Ronald Reagan's approval held steady in 1986. Source: Ronald Reagan Library via Bloomberg
Ronald Reagan's approval held steady in 1986. Source: Ronald Reagan Library via Bloomberg

Sean Trende has a nice item exploring the worst-case-scenario for Republicans in this year's Senate races. I agree with him that most forecasters underrate the chances of an extreme outcome in either direction. What about a possible continued recovery of President Barack Obama's standing?

According to the HuffPollster estimate, Obama’s approval rating bottomed out at 42.5 percent in the first week of December.1 He’s up to 44.4 percent now, a 2 percentage-point gain over about four months. We’re seven months from Election Day; if the trend continues, Obama could get up to about 48 percent. Of course, the trend could just as well reverse or accelerate.

I’m somewhat skeptical that it would make much difference. Presidential approval can have direct effects on voters. But it also operates indirectly, through candidate recruitment, donor generosity and other forms of party enthusiasm. Candidate recruitment is a huge part of that, and many of those deadlines have already passed.

Four presidents have made it to a second midterm in the polling era. In January 1958, Dwight Eisenhower was at 60 percent approval and was at 52 percent in early November. Ronald Reagan held steady, going from 64 percent in early January 1986 to 63 percent in late October. Bill Clinton was at 59 percent in early January and ended October at 66. And George W. Bush began 2006 with 43 percent approval and slumped to 38 percent by early November.2

One reason to be cautious is that while we have estimates of the effects of approval, we only have four previous cases of an incumbent president and a second midterm. We have quite a few more midterms overall, and there may be nothing special about an incumbent’s second midterm. There’s just no way to know if there are particular effects that might play out in this situation (for example: does direction of the trend matter, or just the level?), though even if there are, they’re likely to be fairly small.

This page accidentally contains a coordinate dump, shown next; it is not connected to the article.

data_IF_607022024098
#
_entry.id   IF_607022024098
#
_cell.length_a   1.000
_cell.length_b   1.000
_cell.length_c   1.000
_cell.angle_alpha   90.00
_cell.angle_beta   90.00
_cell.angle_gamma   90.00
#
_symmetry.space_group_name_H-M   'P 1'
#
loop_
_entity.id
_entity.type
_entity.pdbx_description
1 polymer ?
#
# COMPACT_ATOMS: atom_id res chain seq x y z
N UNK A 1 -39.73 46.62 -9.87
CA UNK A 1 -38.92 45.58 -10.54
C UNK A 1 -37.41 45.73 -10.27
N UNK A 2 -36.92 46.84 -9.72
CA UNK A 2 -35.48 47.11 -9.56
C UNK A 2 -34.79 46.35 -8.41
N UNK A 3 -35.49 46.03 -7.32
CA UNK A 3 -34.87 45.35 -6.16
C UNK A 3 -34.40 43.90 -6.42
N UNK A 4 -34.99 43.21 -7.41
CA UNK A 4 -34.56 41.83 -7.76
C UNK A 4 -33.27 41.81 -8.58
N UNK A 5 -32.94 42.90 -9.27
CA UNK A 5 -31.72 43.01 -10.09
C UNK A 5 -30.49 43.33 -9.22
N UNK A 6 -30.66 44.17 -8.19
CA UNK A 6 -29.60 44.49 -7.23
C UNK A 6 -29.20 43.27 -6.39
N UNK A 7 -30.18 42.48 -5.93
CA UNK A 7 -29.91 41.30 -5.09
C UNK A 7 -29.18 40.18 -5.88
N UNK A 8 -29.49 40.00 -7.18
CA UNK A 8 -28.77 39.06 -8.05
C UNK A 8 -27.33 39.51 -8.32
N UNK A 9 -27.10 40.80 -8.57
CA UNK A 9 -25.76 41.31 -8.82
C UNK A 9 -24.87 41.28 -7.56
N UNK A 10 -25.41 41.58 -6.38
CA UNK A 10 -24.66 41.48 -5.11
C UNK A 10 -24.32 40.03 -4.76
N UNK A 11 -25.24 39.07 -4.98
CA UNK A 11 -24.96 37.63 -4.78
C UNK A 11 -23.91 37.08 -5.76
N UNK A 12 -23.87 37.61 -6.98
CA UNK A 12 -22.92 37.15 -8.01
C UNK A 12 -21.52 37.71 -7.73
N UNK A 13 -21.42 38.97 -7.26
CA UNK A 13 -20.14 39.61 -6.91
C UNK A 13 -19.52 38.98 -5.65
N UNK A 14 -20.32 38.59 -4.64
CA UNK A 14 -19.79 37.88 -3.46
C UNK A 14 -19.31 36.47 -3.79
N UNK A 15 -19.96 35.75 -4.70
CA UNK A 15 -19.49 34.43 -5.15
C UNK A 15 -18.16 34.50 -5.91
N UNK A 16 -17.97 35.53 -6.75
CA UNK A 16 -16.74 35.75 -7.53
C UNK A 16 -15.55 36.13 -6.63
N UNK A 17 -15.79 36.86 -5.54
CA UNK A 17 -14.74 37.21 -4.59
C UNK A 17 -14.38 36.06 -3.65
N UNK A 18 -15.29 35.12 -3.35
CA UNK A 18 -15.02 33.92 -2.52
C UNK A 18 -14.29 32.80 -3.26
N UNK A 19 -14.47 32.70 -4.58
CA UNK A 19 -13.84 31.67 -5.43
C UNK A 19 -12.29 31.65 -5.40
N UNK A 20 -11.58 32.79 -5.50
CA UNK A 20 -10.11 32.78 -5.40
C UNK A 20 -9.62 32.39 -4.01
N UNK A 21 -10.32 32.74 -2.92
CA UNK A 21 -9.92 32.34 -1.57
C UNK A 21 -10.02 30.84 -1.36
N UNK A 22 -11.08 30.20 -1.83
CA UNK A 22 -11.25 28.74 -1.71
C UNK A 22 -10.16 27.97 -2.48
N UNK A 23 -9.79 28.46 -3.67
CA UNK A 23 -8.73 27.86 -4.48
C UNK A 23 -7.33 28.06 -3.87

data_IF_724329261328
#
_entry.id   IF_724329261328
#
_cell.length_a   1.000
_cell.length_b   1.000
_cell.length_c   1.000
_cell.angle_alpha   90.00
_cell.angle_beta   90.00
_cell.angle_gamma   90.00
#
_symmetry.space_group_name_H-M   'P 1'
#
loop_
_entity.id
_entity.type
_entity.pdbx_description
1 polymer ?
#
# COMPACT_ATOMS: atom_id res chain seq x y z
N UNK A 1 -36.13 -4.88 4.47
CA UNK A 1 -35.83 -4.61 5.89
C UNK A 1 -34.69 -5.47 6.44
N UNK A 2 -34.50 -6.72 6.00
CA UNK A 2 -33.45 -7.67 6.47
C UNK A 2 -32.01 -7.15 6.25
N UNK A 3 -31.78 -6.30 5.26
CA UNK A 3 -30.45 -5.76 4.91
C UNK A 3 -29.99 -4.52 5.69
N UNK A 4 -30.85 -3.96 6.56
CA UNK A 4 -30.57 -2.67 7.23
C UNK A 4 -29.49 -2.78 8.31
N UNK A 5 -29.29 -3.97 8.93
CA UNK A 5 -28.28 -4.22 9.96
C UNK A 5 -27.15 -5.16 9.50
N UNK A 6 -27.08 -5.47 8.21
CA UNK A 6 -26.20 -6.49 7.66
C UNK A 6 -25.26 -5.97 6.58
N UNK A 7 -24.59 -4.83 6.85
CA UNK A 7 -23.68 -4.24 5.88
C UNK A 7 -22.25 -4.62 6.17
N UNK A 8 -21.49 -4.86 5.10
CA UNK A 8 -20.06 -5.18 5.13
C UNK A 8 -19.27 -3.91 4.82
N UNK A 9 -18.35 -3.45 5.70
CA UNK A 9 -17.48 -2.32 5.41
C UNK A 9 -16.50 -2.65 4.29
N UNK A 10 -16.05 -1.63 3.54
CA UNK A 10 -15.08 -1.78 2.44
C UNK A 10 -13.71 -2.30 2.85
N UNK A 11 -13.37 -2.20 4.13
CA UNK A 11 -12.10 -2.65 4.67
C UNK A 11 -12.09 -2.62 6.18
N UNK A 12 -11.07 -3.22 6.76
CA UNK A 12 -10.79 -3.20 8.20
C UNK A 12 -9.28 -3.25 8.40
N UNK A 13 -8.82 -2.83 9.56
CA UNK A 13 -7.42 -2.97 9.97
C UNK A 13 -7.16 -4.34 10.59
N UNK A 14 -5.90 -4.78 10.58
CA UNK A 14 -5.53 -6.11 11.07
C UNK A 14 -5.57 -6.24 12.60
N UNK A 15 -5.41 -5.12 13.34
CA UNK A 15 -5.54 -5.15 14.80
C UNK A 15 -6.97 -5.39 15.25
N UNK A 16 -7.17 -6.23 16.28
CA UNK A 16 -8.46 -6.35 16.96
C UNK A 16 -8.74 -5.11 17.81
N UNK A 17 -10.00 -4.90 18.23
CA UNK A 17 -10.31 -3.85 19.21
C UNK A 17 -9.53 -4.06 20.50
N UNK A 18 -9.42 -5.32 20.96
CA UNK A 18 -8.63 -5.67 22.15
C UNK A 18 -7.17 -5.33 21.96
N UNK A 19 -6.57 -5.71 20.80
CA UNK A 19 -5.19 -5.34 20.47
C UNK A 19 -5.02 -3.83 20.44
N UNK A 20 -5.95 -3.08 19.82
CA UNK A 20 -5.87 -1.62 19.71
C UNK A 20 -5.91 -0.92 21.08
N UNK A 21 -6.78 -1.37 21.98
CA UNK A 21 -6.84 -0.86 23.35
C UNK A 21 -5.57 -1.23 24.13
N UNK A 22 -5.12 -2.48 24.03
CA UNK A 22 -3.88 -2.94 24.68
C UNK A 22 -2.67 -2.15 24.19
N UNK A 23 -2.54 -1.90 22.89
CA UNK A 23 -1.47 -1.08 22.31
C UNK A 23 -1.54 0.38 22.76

If I had to guess, I’d predict that Obama will continue along his current slow recovery path, barring disruptive events. That still makes him a drag on Democratic candidates, especially in Republican states, though less of one than Bush was in 2006.

1 Technical note. Unlike the simple average of the most recent polls at RealClearPolitics, Pollster estimates a trend line, using all the polls they collect. For that reason, new polls not only shift the current estimate, but the entire recent trend line. Therefore, it’s still possible that the early-December numbers, or any others, could change.

2 Don’t get too attached to those exact numbers; especially in the older cases, Gallup wasn’t polling that often, and random noise could be responsible for 5-point swings in either direction. It wouldn’t surprise me if Reagan, in particular, had actually slumped by Election Day, which would make his off-the-cliff numbers after Iran-Contra broke a little less dramatic, and would also sort better with his midterm losses.

To contact the writer of this article: Jonathan Bernstein at Jbernstein62@bloomberg.net.

To contact the editor responsible for this article: Max Berley at mberley@bloomberg.net